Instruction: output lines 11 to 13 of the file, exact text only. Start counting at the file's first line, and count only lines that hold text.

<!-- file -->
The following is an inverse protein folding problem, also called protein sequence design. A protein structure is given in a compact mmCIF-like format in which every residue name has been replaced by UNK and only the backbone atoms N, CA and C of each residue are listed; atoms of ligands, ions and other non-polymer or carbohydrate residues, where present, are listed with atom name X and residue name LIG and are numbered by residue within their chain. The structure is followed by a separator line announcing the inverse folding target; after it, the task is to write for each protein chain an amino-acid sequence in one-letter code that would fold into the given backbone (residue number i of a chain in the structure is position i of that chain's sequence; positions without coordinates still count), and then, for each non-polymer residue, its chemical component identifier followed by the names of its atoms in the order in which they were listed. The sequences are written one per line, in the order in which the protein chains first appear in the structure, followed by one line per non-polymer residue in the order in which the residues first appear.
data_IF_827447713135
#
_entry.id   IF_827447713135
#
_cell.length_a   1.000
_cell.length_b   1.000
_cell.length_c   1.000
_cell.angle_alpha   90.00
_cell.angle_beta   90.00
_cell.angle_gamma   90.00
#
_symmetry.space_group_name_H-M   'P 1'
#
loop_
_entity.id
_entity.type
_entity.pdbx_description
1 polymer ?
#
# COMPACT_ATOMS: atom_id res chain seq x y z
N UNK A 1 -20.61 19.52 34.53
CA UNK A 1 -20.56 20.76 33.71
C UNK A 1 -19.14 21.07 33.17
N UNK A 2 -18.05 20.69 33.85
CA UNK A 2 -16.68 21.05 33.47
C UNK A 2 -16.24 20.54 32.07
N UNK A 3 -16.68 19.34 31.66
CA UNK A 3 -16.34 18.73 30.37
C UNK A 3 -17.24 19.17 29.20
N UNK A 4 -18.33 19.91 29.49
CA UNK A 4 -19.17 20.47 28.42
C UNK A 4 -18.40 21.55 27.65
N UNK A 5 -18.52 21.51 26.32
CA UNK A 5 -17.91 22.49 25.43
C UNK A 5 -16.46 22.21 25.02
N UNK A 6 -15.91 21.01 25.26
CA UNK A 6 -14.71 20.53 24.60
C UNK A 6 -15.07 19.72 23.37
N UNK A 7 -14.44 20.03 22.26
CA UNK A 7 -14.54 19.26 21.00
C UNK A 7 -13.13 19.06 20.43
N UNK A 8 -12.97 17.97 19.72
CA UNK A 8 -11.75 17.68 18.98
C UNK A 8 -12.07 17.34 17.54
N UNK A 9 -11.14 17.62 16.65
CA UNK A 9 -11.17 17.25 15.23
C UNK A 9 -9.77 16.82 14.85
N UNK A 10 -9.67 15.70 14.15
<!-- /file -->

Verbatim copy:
_cell.angle_gamma   90.00
#
_symmetry.space_group_name_H-M   'P 1'